I really loved that Breath of the Wild let me play this way (even if it surprises people when I tell them)

The way I played Breath of the Wild was that I followed the game’s bread crumb trail for the first 6 hours or so explored and did strines for the next 10, then started methodically working my way through all the beasts which took about 6 hours each with a bit of time in between each one to go get the Master Sword and collect all of Link’s memories.

I then made my assault on Hyrule Castle, beat Ganon, saved Zelda, and then put down the game and haven’t picked it up again.

All told I had 32 shrines, all the memories, all the beasts, the Master Sword and a game clock of about 45 hours.

It might sound like I didn’t like the game — on the contrary, I loved it! And one of the things that I loved about it is that unlike most open-world games — other than some of the big broad stroke quests (which I did) — the game never nags you about the stuff you didn’t do! I got to feel cathartically done with the game the way I played it, and nothing within the game tells me I didn’t finish. There’s no unfinished lists or dangling threads. I’m just done.

In fact, I would say that the greatest pressure to go back and do the 90 or so shrines I didn’t do is from other people, not the game itself.

I just find that an interesting contrast to people who kept talking about being drawn back, since I loved that Zelda just let me be satisfied by the finished.


I think I did pretty much the same thing. I made sure to get all of the towers and maybe a few more shrines and then I just finished it and was happy to be done and satisfied. Maybe 50 something hours. It was just long enough for me to start getting sick of cooking and not want to bother with it anymore.

Yeah, that’s awesome. It’s totally not how I’m playing it. I think I’m over 100 hours in, although I have no idea how to check that on Wii-U. But I love the spirit of what you’re saying.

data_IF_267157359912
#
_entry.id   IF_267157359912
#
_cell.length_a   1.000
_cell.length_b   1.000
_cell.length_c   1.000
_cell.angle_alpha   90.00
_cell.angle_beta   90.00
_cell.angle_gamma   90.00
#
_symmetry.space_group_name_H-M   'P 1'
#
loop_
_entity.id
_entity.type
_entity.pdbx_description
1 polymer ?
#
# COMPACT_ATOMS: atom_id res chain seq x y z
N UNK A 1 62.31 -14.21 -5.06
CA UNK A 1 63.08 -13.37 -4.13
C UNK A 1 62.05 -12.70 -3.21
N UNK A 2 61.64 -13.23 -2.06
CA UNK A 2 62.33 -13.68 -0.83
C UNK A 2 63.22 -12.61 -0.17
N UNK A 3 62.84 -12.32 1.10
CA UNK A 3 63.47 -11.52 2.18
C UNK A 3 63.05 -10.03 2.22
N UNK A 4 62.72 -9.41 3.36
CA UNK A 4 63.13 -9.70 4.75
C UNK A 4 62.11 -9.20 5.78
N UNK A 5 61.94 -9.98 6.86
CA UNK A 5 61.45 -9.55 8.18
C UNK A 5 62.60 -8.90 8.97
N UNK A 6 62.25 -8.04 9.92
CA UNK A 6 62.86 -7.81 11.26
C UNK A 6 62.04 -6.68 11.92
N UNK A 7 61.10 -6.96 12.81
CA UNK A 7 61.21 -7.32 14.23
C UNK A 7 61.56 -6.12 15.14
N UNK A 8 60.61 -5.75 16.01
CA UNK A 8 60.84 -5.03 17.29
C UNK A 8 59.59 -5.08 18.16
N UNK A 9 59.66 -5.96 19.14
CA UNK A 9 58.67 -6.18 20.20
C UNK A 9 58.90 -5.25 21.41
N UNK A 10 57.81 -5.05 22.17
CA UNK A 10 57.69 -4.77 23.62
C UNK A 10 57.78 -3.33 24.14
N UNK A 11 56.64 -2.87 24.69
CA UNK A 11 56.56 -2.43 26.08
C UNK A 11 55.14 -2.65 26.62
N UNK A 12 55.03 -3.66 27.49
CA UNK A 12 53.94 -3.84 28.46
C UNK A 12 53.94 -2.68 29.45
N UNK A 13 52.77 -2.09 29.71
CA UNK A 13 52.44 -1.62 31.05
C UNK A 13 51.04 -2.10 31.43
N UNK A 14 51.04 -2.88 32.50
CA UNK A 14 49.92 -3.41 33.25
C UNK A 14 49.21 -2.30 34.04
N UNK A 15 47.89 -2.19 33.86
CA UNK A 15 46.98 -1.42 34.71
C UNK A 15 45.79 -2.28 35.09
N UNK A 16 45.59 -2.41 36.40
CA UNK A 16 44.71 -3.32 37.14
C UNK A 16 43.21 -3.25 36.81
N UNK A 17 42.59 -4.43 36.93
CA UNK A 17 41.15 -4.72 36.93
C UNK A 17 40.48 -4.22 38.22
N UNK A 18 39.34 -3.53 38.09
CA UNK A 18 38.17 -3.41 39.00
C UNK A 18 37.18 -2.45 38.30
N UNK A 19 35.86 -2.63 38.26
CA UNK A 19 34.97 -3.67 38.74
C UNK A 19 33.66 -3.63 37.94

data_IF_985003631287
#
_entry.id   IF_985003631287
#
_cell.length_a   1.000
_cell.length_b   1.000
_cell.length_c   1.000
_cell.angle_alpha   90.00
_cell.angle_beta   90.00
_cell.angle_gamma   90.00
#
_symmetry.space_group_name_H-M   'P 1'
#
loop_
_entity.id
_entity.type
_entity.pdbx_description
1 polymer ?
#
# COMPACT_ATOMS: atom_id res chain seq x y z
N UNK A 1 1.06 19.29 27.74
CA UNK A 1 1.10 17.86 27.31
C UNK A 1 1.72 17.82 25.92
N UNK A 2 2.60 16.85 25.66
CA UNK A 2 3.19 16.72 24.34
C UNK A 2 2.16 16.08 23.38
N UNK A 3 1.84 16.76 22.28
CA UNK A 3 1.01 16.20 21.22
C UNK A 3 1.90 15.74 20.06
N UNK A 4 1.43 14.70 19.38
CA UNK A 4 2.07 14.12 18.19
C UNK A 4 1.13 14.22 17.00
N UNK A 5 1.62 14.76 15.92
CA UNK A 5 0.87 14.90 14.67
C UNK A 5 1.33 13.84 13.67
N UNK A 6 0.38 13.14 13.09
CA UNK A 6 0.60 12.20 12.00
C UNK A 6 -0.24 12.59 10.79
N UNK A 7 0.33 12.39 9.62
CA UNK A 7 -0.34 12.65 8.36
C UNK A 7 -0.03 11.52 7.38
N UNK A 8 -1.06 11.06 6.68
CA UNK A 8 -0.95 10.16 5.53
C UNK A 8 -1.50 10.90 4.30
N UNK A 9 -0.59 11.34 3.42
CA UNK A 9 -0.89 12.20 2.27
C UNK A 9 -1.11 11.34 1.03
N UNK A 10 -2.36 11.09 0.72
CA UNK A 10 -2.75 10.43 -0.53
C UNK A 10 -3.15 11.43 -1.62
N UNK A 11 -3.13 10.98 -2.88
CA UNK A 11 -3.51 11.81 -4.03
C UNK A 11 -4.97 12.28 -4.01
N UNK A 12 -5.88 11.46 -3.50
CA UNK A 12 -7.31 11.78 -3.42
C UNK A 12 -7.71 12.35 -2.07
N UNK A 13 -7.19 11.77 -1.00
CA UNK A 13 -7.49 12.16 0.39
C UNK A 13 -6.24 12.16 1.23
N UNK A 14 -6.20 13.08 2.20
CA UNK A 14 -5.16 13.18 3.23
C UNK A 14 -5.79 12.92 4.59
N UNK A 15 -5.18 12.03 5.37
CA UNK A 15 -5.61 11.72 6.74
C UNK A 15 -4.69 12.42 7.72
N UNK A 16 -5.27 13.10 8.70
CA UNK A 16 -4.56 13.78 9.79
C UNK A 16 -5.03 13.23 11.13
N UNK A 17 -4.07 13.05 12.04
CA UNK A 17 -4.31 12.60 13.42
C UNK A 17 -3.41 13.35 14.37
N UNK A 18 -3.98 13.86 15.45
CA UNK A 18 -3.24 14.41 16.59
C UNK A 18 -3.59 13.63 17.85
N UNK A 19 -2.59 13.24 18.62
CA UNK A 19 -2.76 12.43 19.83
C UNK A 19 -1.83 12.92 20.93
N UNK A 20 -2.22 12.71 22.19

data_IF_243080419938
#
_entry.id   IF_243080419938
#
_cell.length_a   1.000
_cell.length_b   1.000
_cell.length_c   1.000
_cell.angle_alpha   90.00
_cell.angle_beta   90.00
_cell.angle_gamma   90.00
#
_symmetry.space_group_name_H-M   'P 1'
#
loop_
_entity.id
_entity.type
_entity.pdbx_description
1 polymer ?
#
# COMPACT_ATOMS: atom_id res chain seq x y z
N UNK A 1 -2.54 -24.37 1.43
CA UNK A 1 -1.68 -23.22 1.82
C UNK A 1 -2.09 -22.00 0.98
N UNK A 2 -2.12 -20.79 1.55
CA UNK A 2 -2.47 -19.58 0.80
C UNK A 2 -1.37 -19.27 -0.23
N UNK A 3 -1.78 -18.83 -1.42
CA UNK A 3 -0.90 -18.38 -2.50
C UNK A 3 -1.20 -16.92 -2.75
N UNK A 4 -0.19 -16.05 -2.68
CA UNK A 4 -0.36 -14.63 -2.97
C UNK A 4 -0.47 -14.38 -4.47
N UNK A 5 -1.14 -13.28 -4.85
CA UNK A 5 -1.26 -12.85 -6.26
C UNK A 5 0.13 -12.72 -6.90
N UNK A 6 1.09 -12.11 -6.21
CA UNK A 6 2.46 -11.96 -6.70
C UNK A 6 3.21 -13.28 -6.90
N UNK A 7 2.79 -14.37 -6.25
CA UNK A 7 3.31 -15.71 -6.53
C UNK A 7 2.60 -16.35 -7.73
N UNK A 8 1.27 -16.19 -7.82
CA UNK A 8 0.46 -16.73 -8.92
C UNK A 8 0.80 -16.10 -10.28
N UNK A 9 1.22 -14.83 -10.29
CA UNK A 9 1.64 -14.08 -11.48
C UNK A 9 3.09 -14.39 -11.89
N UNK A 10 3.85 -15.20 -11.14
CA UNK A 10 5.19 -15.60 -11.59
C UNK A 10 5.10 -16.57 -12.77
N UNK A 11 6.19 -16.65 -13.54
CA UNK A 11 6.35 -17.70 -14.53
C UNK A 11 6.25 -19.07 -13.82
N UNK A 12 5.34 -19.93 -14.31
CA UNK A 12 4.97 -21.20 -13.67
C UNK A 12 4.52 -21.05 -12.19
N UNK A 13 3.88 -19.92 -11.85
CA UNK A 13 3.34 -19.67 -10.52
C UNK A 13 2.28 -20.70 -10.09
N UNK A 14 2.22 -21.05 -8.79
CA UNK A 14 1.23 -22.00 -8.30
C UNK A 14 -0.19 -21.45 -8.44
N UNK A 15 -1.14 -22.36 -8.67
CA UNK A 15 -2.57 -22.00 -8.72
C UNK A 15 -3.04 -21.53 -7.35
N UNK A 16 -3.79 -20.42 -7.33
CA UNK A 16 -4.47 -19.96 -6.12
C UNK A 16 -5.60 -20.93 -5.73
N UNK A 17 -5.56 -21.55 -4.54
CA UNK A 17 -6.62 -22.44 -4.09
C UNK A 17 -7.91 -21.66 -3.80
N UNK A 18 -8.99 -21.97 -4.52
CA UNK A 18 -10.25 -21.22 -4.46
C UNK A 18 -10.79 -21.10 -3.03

The way I’ve thought about it is that every moment I play this game, I know that I’m doing it because it’s what I genuinely want to be doing. A lot of modern games train people to think that “progression” is the goal, specifically “progression towards the end.” But because I can attempt to fight the final boss at any time, everything that I do is my choice.

Awesome. One of the best aspects of that game is that whenever I asked (not literally) the game, “can I do this?” it almost always said yes.

Hey, the switch version let’s you see your playtime in the system menu, so I presume the WiiU version does too? If you want to know that is…

I think it’s in a Wii U system option called Activity Log or similar. Mine was around 180 hours by the end, which is absolutely staggering given how little time I have for gaming these days.

I haven’t returned since defeating Ganon, but it was a game I just felt happy meandering through in a way that open world games haven’t inspired in many years.

I have logged 80 hours I think and got to the point where I was a bit bored of Shrine hunting so decided not to “finish” the game but leave Ganon until the DLC started coming out. Strangely I haven’t gone back to it this weekend though, despite loving those 80 odd hours. I really love how people are playing this is so many different ways though, I think I have enjoyed reading the stories about playing style almost as much as playing the game itself.